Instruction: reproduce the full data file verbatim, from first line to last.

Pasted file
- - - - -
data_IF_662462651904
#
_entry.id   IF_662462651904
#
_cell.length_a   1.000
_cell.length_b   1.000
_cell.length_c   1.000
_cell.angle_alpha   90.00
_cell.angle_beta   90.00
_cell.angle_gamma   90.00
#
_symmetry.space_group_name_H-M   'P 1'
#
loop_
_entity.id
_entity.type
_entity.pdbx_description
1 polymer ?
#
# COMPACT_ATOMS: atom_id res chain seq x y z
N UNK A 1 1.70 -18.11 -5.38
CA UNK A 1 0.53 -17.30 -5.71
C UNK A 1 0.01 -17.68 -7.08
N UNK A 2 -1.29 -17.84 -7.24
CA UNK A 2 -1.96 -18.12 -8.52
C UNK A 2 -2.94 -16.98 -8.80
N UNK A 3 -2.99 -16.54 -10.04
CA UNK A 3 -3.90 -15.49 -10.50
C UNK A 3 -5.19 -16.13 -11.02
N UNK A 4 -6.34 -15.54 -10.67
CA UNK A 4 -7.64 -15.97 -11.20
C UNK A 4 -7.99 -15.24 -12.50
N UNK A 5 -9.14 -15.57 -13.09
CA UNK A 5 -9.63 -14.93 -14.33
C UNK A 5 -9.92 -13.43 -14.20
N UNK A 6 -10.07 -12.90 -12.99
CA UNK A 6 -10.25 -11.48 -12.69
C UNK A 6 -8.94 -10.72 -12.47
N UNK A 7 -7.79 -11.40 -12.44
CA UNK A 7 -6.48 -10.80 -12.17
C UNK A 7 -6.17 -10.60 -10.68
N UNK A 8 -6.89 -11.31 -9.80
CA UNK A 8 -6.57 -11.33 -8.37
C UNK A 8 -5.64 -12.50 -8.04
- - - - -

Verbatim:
data_IF_662462651904
#
_entry.id   IF_662462651904
#
_cell.length_a   1.000
_cell.length_b   1.000
_cell.length_c   1.000
_cell.angle_alpha   90.00
_cell.angle_beta   90.00
_cell.angle_gamma   90.00
#
_symmetry.space_group_name_H-M   'P 1'
#
loop_
_entity.id
_entity.type
_entity.pdbx_description
1 polymer ?
#
# COMPACT_ATOMS: atom_id res chain seq x y z
N UNK A 1 1.70 -18.11 -5.38
CA UNK A 1 0.53 -17.30 -5.71
C UNK A 1 0.01 -17.68 -7.08
N UNK A 2 -1.29 -17.84 -7.24
CA UNK A 2 -1.96 -18.12 -8.52
C UNK A 2 -2.94 -16.98 -8.80
N UNK A 3 -2.99 -16.54 -10.04
CA UNK A 3 -3.90 -15.49 -10.50
C UNK A 3 -5.19 -16.13 -11.02
N UNK A 4 -6.34 -15.54 -10.67
CA UNK A 4 -7.64 -15.97 -11.20
C UNK A 4 -7.99 -15.24 -12.50
N UNK A 5 -9.14 -15.57 -13.09
CA UNK A 5 -9.63 -14.93 -14.33
C UNK A 5 -9.92 -13.43 -14.20
N UNK A 6 -10.07 -12.90 -12.99
CA UNK A 6 -10.25 -11.48 -12.69
C UNK A 6 -8.94 -10.72 -12.47
N UNK A 7 -7.79 -11.40 -12.44
CA UNK A 7 -6.48 -10.80 -12.17
C UNK A 7 -6.17 -10.60 -10.68
N UNK A 8 -6.89 -11.31 -9.80
CA UNK A 8 -6.57 -11.33 -8.37
C UNK A 8 -5.64 -12.50 -8.04